A distant view of the Maligawa
Kandy is one of the few cities where one could experience the ancient glory of Sri Lanka. The echoes of the drums, ceremonial rituals and the pageantry are all centred at one place - Kandy or the glory of Senkadagalapura. During the month of July and August every year, historical Kandy Esala Maha Perahera takes place for twelve days. In contrast to usual massive crowd, this year it was limited to a few people and also a
Esela Perahera procession is not completed without people or devotees. One would think it would have been better to limit Perahera rituals only to Devales and Maligawa rather than taking the procession out to public without people
However Perahera is considered as a State event when it is taken out on the streets. Initiated by ancient Kings, conducting Perahera is believed to be an act of bestowing blessing on people. The Sacred Tooth Relic was the personal property of all kings and it is believed that anyone who holds the Relic is undoubtedly the administrator of the country.
There have been instances when the Perahera was stopped by the British and even by the kings leaving it only
After the 1817 Kandyan Rebellion against the British by the Kandy Chiefs in power, Kandy Esala Perahera was not allowed to be taken on the streets, except within the respective Devales and the Sri Dalada Maligawa premises. It was only after eleven years in 1826, that the Perahera was held on the streets.
It is also recorded that Governor Edward Barnes personally participated at the Perahera riding a white horse to show the people that the power of the people is within himself. He also knew that the Sacred Tooth Relic was the personal property of the King and was not shown to the people.
Major Forbes in his “Eleven Years in Ceylon “ gives an eye witness account of the Perahera which he states commenced on May 29, 1828. Then again the Perahera was stopped by the British during the 1915 Muslim -Sinhala riots and the Perahera commenced again four years after in 1919. Yet the normal rites, practices and the Perahera’s were held within the Devales and the Sri Dalada Maligawa. “ Ves “ dancing was introduced into the Sri Dalada Maligawa Perahera by Diywadana Nilame C.B. Nugawela . “Ves” before was considered a ritualistic art.
John Davy’s account of the Perahera is as follows “The King who before was only a spectator, now took an active interest during the five days that the ‘Randoli-Beyama’ lasted, regularly joining the evening procession in his golden Chariot drawn by eight horses. According to the natives, this part of the Perahera was extremely magnificent, the Chief’s vying with each other in the splendour of dress and in the multitudes of their attendants and every party concerned, and the King in Particular, using the utmost exertions to make the spectacle as brilliant as impressive as possible. But to proceed, on the night of the full moon, the relic of Boodhoo for the first time joined the nocturnal procession, at the conclusion of which it was not returned to the Maligawa but deposited in the ‘Adhana Maluwa’, a temple neighborhood of Kandy.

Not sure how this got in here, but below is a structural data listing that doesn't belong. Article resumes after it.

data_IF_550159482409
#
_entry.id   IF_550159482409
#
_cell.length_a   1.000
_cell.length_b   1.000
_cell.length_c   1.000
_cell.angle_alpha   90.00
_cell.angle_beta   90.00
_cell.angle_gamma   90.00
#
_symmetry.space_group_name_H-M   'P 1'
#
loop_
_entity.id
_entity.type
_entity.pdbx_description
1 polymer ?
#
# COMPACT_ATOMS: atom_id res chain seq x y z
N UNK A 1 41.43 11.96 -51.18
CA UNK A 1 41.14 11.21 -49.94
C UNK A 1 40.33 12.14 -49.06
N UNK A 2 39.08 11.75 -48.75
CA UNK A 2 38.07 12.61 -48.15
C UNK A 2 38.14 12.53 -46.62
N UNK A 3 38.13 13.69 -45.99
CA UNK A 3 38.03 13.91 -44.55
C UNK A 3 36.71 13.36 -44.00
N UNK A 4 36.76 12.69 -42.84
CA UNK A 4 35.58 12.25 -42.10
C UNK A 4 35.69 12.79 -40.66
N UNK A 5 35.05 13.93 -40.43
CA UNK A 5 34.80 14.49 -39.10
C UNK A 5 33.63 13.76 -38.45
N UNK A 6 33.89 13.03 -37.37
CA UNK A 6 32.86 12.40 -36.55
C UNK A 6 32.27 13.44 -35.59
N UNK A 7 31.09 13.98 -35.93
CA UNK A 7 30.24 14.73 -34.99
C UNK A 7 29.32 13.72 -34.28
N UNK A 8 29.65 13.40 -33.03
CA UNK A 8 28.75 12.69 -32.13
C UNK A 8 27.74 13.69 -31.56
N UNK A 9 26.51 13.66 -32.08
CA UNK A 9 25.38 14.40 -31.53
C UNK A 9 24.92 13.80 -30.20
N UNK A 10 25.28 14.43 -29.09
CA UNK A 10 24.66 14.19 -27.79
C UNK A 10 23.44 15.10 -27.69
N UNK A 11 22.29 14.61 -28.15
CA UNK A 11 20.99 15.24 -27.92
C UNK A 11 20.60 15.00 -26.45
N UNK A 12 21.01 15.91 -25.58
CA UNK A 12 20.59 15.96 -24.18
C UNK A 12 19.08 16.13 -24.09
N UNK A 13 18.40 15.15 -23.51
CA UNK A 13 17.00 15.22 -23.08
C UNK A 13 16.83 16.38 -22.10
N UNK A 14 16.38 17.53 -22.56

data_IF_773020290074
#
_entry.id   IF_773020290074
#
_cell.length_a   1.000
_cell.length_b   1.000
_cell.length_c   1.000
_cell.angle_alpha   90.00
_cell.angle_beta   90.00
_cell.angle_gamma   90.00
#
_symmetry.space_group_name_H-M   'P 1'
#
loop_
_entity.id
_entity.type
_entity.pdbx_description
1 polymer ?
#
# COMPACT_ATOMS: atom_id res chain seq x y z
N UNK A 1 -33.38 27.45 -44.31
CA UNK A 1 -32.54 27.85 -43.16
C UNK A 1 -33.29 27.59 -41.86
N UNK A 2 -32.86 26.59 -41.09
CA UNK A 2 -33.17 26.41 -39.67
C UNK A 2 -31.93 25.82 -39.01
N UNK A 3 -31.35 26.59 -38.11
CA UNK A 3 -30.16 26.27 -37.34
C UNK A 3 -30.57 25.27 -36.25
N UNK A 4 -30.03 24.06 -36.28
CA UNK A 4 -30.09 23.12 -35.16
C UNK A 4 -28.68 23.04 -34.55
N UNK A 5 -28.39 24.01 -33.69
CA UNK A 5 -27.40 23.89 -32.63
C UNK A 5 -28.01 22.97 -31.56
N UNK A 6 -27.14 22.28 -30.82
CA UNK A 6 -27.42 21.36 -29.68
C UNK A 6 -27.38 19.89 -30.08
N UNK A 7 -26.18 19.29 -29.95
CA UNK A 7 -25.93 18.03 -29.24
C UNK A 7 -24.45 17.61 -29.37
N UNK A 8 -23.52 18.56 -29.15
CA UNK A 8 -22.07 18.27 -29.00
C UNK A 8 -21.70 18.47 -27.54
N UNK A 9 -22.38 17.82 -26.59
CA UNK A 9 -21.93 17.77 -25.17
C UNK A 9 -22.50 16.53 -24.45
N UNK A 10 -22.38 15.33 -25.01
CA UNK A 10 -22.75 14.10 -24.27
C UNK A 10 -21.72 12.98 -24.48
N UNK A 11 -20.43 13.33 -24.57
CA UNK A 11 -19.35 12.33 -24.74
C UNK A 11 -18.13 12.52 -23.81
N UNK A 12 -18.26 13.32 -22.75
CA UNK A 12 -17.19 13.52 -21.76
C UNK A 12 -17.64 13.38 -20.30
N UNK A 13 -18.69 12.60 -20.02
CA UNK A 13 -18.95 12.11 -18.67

The more reliable account of the Perahera is given by Millewa Dissava of Vellassa and the account appeared in the Government Gazette of August 19, 1817. The description refers to the ‘Randoli’ Perahera. But that description differs from the present manner since much has changed.
Dissawe points out that the Randoli’s or Planquins are taken in front of the Perahera, but it is not so now. They take the rear. He also speaks that the Royal ladies went with the Randoli’s, but today only those who are engaged in service of the Devale goes with the Randoli. Most people miss the ‘Randoli’ and they are prevented from making offering into the Randoli’s, as they pass them or go up to the Randoli, due to the
Millewe Dissave refers thus “I commences with the bringing from the Devales the Randoli’s or Palanquins four in number, each dedicated to a particular Goddess and each furnished with a golden goblet and a sword similarly dedicated a palanquins form a part of the evening procession and hen carried by the people after the bows and arrows, but in the procession at night they take the lead the women belonging to the Devales, who attended the first part of the ceremony attend this also to which every other honour is due and is paid in the King’s time the daughters and young wives of the chiefs dressed in royal apparel given to them by his Majesty, alternatively accompanied the ‘Randoli ‘ of each Goddess.
So the Kandy Esala Perahera ends on August 4 with the water cutting ceremony and a visit to the President to inform him that Perahera was conducted successfully. If the Head of State was not available the Chiefs reported to the Government Agent as the Representative of the State, at his official residence.
The insignia of the God is brought down, this is at Sri Maha Vishnu Devale